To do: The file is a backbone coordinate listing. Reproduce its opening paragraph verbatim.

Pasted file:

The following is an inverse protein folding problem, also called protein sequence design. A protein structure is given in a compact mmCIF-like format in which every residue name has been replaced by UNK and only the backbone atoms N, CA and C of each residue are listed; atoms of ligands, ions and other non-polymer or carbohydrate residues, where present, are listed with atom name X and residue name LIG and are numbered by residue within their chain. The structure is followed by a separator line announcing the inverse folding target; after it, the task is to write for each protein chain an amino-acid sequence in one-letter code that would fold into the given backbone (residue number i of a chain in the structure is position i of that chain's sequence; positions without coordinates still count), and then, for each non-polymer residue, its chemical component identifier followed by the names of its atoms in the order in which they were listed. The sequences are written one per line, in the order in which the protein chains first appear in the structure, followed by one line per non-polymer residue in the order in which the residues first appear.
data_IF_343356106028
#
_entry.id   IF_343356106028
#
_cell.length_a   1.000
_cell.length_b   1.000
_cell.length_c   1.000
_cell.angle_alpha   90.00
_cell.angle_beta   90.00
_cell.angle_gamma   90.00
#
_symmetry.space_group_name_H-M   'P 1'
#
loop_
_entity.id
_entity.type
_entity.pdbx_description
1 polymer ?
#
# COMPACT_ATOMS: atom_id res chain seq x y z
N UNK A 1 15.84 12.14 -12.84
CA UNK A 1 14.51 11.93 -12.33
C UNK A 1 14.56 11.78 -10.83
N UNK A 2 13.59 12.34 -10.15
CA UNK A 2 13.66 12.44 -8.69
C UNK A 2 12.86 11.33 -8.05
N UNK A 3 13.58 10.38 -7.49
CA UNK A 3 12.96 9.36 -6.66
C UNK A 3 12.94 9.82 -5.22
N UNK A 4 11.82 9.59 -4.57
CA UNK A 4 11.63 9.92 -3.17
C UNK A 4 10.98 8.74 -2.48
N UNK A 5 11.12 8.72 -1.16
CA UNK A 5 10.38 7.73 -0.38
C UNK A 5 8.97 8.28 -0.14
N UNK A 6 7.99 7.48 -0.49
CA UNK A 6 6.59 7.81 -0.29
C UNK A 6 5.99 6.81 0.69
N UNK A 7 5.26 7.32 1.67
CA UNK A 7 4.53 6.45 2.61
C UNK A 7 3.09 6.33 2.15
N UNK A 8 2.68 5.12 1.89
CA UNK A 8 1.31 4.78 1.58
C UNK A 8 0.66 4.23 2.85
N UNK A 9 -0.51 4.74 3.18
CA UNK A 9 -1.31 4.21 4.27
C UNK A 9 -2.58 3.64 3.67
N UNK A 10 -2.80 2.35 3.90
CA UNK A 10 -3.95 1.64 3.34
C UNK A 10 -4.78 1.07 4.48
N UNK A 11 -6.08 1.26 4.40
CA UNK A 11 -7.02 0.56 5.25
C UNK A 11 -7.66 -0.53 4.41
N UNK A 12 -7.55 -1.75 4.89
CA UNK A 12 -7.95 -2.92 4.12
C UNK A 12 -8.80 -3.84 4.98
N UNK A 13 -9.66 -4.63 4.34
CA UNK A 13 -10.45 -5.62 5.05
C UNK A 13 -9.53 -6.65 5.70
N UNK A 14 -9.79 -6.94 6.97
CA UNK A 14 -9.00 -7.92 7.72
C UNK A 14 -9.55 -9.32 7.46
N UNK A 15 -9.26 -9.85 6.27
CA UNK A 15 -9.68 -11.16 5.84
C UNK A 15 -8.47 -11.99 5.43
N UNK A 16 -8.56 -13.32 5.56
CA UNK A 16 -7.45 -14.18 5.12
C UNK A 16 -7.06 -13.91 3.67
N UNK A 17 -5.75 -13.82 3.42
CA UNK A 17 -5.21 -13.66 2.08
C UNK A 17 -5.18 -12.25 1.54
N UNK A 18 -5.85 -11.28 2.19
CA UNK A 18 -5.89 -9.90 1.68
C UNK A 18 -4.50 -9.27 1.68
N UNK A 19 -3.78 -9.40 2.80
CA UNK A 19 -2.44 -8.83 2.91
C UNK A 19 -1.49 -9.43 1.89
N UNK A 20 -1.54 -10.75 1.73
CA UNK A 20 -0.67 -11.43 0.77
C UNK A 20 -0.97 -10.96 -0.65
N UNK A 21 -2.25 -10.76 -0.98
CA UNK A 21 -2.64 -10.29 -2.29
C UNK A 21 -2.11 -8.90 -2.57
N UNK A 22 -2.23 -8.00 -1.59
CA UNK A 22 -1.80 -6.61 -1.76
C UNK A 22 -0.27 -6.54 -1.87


The following is an inverse protein folding problem, also called protein sequence design. A protein structure is given in a compact mmCIF-like format in which every residue name has been replaced by UNK and only the backbone atoms N, CA and C of each residue are listed; atoms of ligands, ions and other non-polymer or carbohydrate residues, where present, are listed with atom name X and residue name LIG and are numbered by residue within their chain. The structure is followed by a separator line announcing the inverse folding target; after it, the task is to write for each protein chain an amino-acid sequence in one-letter code that would fold into the given backbone (residue number i of a chain in the structure is position i of that chain's sequence; positions without coordinates still count), and then, for each non-polymer residue, its chemical component identifier followed by the names of its atoms in the order in which they were listed. The sequences are written one per line, in the order in which the protein chains first appear in the structure, followed by one line per non-polymer residue in the order in which the residues first appear.